Posts Tagged: Pesidential Debate

Partial Transcript Of Secret Presidential Debate On Contemporary Literature


[“You hope for some degree of stability, but you recognize that this is going to remain an unsolved problem…”]

“…because you know, that sense that they’re getting a taste of the real, that’s what the audience eats up.  ‘My people’—heh, sorry—my people, your people, doesn’t matter whose people, this is a broader American thing, to need to see beneath the veneer of the public persona into some darker, messier private place that complicates the image.  The idea that the average American success narrative is just the glossy cover over a writhing field of neuroses and tics and dark hidden things.  In literature, unlike in public life, it’s much more complicated, though, right, because that sense, within the space of an essay or poem, of receiving a more unmediated or “real” transmission from the author, something that’s not supposed to be seen, has to be false; if anything, that “authentic moment” that thrills the reader just represents a higher level of mediation and fabrication, right?”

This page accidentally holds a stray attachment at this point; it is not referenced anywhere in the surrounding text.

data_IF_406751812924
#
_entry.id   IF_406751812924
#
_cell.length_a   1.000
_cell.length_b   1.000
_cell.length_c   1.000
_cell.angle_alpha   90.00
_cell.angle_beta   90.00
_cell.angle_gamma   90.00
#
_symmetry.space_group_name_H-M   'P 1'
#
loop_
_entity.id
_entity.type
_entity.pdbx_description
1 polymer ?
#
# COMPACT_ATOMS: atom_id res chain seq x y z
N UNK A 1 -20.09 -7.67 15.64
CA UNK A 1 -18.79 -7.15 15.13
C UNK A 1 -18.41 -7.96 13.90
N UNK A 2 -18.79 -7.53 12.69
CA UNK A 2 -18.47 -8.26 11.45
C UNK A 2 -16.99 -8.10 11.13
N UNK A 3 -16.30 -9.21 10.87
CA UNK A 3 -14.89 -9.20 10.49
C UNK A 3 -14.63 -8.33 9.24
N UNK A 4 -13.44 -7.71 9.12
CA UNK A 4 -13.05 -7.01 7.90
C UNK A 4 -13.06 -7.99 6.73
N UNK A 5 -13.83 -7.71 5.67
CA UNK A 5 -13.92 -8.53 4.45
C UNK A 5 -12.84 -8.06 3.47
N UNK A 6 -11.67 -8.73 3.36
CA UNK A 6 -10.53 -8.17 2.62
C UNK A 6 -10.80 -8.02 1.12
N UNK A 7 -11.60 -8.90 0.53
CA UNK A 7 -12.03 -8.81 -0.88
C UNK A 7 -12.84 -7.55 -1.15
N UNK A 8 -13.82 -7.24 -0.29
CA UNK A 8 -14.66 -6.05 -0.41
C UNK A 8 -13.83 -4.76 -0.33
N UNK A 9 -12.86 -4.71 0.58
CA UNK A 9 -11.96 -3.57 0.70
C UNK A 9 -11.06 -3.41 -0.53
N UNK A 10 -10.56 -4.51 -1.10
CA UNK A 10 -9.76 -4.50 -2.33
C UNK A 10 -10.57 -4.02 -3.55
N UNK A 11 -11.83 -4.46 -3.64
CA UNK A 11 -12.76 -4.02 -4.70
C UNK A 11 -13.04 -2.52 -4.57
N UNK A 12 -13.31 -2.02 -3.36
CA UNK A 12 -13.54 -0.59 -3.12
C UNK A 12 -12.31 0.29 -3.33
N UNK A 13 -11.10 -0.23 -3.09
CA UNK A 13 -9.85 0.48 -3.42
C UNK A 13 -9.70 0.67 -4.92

“Do you really think I want to talk about this right now, Barack?”

[“All right, we have a potentially volatile situation but we sort of live with it…”]

“And I guess, kind of related to that, one of the important questions of our current literary moment—think about, say, recent work by Ben Lerner or Sheila Heti or Teju Cole—is whether it’s possible for contemporary fiction to find ways to make use of the charge of the writer’s identity and the incorporation of materials from real life and journalism, to play with textual form and markers of authorial presence to create that frisson of the real that comes naturally to poetry and the essay, or whether, as a genre, it’s become fundamentally handicapped there in relationship to the others and it just has to cede that territory for a while and focus on what it can do better than the rest of literature.”

[“And we kick the ball down the field and hope that ultimately, somehow, something will happen…”]

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